Title: Conflict Resolution in World Politics (790:363:H6)

Instructor: Dalia F Fahmy

Instructor’s E-mail: daliaf@rci.rutgers.edu

Dates, Times, Location: Summer III (07/11/11-08/17/11); TTh 6:00-9:55pm; CDL-102

Office Hours: Tuesday and Thursday 5-6pm

Synopsis: This is a course that looks into the nature and management of conflict in world politics. It covers theoretical and paradigmatic approaches used by scholars and practitioners to gain greater understanding of world politics.  Throughout the semester, we will examine various approaches taken to answering central questions of world politics: What are the causes of war? What can be done to prevent or resolve international conflicts?  What roles do individuals, states and the international system play within international relations?  What is the role of international organizations?  Are anarchy, conflict and insecurity the normal state of affairs in world politics?  What is power?  How is power exercised?  Can governments cooperate effectively to address pressing global and regional problems such as environmental destruction, poverty, disease and underdevelopment, civil conflict and violations of human rights?  Do "events" including the collapse of most communist regimes, the end of the Cold War and the emergence of the global economy signal a fundamental turning point in the history of international politics?  Lastly, we will repeatedly ask and attempt to answer the following questions: What does all of this have to do with us? and What roles are, or could be, played by the United States?"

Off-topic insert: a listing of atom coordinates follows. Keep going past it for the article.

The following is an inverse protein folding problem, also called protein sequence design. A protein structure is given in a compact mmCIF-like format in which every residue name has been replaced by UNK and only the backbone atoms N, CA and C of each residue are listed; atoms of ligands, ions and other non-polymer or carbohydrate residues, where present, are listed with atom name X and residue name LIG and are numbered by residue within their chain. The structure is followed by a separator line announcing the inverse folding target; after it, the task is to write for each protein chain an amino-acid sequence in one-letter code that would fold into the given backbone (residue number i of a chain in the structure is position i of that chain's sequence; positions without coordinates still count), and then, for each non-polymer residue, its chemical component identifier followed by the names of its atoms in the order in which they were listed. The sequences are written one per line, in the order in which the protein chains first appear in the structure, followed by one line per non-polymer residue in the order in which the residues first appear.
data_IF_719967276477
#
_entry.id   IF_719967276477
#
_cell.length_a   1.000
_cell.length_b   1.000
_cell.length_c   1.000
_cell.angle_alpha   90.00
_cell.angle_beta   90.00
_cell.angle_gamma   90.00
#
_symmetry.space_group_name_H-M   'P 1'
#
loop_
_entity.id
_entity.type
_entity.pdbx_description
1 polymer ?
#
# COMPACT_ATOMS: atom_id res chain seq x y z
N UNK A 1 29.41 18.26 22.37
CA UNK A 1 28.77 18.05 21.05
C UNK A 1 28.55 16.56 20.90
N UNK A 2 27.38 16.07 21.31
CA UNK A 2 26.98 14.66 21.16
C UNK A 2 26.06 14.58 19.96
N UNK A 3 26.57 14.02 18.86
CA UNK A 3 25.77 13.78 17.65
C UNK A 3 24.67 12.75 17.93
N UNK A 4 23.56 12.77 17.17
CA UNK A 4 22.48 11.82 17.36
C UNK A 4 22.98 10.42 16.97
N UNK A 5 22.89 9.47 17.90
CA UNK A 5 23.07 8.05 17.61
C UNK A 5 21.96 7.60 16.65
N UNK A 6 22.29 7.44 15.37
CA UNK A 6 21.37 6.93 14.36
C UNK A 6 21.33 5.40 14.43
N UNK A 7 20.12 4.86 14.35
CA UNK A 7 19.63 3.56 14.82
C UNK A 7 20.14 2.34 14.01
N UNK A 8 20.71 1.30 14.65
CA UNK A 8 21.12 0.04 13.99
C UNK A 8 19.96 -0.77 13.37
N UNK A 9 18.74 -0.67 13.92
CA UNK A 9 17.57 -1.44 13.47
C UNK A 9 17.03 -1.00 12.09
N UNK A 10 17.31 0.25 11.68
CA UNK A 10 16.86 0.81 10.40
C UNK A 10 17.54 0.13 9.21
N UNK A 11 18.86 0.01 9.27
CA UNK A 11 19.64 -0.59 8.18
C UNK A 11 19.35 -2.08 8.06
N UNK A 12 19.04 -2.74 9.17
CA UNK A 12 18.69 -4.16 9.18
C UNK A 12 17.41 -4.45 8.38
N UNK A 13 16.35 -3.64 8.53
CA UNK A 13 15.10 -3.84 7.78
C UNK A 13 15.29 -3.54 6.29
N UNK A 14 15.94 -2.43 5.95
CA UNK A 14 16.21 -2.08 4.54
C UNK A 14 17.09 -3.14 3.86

The goal of this course is to provide students with an improved conceptual and theoretical understanding of the study of world politics.   There will be a great emphasis on the limits of national power, sources of various types of conflicts, changing patterns of alliance and alignment, and approaches to peace, resolution and stability. We will also examine several leading theoretical approaches to questions such as those posed above and draw upon a range of past and present examples, events and case studies in order to evaluate the claims and explanatory power of various theories.  We will ask whether available theories shed light on such diverse processes as nationalism, war and conflict, the workings of the global economy, human transformation of the global environment and human rights violations.  We will also examine ethical issues emerging from the theory and practice of international relations.